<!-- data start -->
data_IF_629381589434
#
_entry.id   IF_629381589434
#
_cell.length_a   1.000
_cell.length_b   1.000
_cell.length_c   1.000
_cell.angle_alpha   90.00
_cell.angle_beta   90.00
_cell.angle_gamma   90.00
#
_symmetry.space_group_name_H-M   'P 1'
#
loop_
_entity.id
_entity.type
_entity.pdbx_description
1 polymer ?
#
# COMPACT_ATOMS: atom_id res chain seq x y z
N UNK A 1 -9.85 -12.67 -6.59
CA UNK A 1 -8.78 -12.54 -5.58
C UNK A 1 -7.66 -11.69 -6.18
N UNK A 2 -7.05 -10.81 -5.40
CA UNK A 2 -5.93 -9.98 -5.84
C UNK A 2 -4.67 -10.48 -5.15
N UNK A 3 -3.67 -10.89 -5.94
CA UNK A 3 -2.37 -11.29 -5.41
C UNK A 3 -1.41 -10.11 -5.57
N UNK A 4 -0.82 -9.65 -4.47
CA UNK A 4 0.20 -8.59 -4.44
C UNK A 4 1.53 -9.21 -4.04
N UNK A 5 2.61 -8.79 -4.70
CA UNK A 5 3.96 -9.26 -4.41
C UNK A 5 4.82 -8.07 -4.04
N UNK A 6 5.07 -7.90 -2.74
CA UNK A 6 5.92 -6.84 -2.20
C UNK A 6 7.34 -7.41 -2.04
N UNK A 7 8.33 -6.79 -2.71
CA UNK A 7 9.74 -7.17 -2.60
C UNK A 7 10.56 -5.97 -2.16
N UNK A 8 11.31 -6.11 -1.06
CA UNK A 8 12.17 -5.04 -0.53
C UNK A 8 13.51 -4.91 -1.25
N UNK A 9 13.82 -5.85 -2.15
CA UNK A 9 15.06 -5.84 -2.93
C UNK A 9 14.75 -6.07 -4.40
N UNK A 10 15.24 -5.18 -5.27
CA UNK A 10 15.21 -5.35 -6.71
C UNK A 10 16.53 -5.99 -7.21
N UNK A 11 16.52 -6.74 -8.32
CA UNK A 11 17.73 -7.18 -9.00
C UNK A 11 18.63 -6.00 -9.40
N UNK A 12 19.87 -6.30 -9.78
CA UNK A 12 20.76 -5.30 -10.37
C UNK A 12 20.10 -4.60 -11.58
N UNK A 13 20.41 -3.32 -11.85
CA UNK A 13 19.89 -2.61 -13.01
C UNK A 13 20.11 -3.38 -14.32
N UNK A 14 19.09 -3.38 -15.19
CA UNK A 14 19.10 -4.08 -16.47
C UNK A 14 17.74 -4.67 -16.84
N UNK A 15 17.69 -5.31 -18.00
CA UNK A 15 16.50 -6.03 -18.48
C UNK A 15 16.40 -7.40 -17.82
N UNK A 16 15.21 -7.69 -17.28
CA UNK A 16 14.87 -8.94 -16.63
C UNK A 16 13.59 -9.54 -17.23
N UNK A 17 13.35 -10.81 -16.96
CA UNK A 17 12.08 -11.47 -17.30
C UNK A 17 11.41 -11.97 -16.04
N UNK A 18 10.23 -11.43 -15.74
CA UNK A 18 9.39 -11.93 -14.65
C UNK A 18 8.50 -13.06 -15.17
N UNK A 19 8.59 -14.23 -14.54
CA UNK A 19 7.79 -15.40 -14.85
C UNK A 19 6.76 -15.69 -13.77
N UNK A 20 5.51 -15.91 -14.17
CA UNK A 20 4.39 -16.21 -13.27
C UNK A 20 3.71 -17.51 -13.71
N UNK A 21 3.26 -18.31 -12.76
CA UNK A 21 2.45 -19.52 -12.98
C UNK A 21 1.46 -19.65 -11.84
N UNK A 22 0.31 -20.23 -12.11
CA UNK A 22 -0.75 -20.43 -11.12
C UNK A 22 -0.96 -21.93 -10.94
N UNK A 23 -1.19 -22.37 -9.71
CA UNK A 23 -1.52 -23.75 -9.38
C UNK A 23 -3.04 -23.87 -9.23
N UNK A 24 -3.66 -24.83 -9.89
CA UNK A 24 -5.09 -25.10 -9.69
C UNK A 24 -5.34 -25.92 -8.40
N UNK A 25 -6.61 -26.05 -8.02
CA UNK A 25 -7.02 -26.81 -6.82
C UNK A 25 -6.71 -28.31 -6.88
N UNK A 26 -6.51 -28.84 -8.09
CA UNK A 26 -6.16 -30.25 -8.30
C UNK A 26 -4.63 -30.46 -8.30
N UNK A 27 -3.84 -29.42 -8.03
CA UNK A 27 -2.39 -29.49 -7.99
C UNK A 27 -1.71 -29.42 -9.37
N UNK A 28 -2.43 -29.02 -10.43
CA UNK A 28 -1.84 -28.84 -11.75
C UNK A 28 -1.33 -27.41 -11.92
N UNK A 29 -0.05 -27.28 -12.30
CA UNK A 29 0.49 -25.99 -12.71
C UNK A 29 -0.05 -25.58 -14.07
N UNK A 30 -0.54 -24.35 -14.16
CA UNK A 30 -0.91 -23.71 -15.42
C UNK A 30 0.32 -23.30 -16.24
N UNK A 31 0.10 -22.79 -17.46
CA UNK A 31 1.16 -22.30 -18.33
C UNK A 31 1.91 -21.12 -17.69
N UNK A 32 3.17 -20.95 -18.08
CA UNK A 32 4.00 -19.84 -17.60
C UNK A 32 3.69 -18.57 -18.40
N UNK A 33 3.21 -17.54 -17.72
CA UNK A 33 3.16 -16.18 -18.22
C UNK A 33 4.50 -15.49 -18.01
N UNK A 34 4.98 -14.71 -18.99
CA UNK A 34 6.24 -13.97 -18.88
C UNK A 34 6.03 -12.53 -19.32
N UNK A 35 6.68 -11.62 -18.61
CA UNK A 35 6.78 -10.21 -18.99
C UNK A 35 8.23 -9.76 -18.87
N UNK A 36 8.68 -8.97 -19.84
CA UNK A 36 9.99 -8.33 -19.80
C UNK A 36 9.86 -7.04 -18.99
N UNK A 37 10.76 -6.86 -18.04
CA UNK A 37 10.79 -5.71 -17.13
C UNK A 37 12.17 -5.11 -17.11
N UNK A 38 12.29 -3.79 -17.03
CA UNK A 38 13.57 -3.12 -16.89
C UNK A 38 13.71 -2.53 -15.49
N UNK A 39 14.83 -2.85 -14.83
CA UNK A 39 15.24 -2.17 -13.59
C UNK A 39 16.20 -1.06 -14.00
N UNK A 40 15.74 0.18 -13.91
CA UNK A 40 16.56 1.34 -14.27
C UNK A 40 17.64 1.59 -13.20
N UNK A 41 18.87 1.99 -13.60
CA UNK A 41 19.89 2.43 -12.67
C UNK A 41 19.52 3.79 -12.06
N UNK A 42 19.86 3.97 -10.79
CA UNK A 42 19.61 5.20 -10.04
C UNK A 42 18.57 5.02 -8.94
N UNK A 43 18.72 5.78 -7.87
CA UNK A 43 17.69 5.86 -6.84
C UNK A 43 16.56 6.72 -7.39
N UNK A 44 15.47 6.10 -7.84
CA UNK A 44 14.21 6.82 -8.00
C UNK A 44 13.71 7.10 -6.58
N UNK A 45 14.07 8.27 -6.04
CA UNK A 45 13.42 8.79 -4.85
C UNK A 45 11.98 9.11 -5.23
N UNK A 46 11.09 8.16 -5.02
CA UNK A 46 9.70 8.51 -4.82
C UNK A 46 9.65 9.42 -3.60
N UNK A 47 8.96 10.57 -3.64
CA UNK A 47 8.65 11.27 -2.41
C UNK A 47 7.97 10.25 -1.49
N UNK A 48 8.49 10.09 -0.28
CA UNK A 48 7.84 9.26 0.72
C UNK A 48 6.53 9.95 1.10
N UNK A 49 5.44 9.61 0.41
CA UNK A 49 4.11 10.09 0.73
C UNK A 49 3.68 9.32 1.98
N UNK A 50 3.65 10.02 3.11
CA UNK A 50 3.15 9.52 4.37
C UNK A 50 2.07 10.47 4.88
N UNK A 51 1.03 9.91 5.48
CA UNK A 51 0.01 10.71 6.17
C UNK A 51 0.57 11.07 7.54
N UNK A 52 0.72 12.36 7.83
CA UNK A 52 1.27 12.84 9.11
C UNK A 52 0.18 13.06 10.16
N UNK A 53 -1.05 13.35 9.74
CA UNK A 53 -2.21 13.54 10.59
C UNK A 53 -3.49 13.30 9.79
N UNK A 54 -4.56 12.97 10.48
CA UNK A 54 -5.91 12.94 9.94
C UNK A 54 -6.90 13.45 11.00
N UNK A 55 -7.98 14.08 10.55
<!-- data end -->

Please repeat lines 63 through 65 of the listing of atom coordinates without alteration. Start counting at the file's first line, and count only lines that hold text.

N UNK A 15 17.69 -5.31 -18.00
CA UNK A 15 16.50 -6.03 -18.48
C UNK A 15 16.40 -7.40 -17.82